In addition to using the Internet to check the financial account balance, citizens also use it for digital payments. The data show that 66% of citizens who use the Internet to check their transaction accounts also made a digital payment via the Internet. In the countries of the European Monetary Union, this percentage is really high, i.e. 96%.
In the World Bank database, there are additional numerous data that represent indicators of the use of technology in financial intermediation, such as online sales, saving with a mobile wallet, and the like.
This analysis of the World Bank data points out that our financial sector, mostly the banking sector (86% of the total financial sector), needs to further invest both in access to new technologies in financial intermediation and in technological and financial education of citizens. Certainly, the Fin-Tech industry is expected in the upcoming years to take its place and significantly contribute to the financial sector development and deepening in the Republic of Macedonia.
My name is Stanisha Stankovikj. I come from a small town called Kavadarci in North Macedonia, raised only by my mother, while the word, “father” for me is quite a “cold” and unknown noun. Even in the early high school days with activism in civic organizations and unions, with the aim of calling for actions to respect human rights and freedoms, fight against violence and discrimination, but also public focus on climate change. Today I am studying and living in Belgrade, Serbia, part of the first young organisation for children and youth from single-parent families in our country, activist for human rights and Young European Ambassador of Western Balkans.
My first official winning award was started by Open Society Foundation Macedonia as a competition of high school students, on the topic “My Education” in Skopje, North Macedonia in 2019. It was my first public speech in front of the Minister of Education, representatives from various state institutions, directors, educators and my peers. That was my motive for future maturation as a young person in participation in a lot of projects supported and funded by the Embassy of the USA, United Kingdom, Germany, Sweden, Switzerland and Netherlands during 2020 and 2021. A large number of projects, debates, campaigns dedicated to human rights and relations. My personal involvement in this kind of education helps me to learn something more about the European Union, Council of Europe and European Court of Human Rights. Two of my favorite official visits were to the European Parliament in Strasbourg, France and Brussels, Belgium! All of these gave me “power” to bring something positive to our society. In the organization of UNICEF MK, as a youth speaker on the World Children’s Day for 2021, I highlighted my commitments and activities. Addressing the problems faced by young people from single-parent families, their requests, needs and creation of essential initiatives and youth policies to the competent institutions and authorities. At the last event of the Youth Council of the US Embassy in North Macedonia, I was promoted as a strong individual with a successful story as part of a marginalized group of people. But that was not all, with exploits in organizing the first march of single families in the history of Macedonia, up to one of the winners of the award for youth participation on the occasion of the International Youth Day for 2022, in an informal group-category, supported by the President of the Republic of North Macedonia, the Agency of Youth and sports and NYCM.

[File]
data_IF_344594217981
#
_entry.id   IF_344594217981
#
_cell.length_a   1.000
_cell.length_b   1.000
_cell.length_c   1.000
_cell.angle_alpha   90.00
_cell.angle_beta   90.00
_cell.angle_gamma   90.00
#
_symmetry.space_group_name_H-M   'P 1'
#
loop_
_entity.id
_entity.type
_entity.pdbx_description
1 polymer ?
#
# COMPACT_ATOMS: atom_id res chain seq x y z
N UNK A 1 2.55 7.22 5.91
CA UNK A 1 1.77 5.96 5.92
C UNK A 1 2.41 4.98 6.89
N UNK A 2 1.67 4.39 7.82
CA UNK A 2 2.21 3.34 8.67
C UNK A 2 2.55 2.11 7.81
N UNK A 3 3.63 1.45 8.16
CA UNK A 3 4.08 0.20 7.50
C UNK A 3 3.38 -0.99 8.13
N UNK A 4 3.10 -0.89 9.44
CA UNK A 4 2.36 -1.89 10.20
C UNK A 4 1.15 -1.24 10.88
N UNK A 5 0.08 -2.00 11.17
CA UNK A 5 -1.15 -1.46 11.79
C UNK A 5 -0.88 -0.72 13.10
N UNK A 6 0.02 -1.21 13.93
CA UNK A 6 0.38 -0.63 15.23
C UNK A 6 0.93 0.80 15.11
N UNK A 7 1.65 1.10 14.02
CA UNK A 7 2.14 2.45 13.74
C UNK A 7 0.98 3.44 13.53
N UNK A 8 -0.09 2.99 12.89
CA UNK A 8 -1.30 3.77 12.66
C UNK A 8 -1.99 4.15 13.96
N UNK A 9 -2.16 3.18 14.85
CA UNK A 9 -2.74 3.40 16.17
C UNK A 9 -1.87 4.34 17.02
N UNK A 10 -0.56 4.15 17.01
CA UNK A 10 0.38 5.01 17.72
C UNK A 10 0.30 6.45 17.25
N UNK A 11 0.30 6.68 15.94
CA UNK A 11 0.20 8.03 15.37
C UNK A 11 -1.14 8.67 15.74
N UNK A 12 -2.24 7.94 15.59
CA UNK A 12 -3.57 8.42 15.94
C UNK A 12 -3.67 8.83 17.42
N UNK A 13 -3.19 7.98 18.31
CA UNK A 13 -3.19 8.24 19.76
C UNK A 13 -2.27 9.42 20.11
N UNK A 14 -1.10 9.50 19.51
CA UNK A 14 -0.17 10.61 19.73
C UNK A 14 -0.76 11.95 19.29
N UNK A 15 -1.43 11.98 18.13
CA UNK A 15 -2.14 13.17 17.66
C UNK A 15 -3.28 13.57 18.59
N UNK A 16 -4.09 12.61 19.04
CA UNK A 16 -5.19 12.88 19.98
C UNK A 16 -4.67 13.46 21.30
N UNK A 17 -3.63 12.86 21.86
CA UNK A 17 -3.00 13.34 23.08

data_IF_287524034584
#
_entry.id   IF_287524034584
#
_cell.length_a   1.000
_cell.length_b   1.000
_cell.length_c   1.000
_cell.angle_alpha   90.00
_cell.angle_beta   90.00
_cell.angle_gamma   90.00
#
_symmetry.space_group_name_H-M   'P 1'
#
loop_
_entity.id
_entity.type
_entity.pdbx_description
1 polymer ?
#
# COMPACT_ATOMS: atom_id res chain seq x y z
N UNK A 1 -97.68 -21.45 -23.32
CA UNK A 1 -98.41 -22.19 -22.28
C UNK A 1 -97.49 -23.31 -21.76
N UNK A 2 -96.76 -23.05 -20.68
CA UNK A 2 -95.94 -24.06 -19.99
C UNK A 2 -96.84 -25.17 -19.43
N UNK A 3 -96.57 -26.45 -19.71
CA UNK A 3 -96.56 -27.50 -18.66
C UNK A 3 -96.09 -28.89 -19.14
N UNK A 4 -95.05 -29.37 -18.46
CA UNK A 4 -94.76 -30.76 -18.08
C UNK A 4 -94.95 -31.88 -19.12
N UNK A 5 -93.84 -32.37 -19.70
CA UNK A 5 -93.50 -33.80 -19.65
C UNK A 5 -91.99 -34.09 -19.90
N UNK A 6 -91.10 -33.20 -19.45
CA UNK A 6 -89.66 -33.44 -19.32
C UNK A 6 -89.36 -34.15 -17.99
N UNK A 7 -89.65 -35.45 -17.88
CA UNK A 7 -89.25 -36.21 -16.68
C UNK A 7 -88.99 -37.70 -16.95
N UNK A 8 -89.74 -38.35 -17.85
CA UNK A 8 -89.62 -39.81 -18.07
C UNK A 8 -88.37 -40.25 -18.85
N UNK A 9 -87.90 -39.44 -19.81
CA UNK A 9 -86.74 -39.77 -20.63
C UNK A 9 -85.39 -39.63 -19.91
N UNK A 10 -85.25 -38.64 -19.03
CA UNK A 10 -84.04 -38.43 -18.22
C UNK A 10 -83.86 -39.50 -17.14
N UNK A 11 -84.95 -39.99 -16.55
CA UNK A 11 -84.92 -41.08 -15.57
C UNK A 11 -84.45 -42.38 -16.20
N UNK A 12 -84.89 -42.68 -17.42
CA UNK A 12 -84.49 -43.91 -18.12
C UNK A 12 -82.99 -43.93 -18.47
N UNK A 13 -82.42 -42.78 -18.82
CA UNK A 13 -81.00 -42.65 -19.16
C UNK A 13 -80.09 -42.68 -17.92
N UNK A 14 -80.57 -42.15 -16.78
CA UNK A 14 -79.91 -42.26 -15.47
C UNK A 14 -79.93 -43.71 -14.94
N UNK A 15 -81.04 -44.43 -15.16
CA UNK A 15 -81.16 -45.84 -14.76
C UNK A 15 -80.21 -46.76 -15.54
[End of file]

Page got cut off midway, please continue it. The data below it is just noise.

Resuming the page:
Sometimes I wonder why exactly me, why I have to be the one who has to go through a whole hectic journey to reach a certain desired point. Over the years, I realized that each of us has a chance, that each of us is going through his own “fight“ within himself, the environment or part with the state. But I learned that we, all of us can overcome those life challenges! In the future, I see myself as a consistent fighter and activist for human rights as Promoting non-discrimination, equality, tolerance, peace and love. Whether through state, private or civic organizations, I will let time decide. I believe, I know, I must and I can succeed first for myself, for my loved ones, and then for all those who have been a huge support to me so far. Improving our local, national and regional macedonian community in every sense of the word is my valued priority. Be greeted till next time!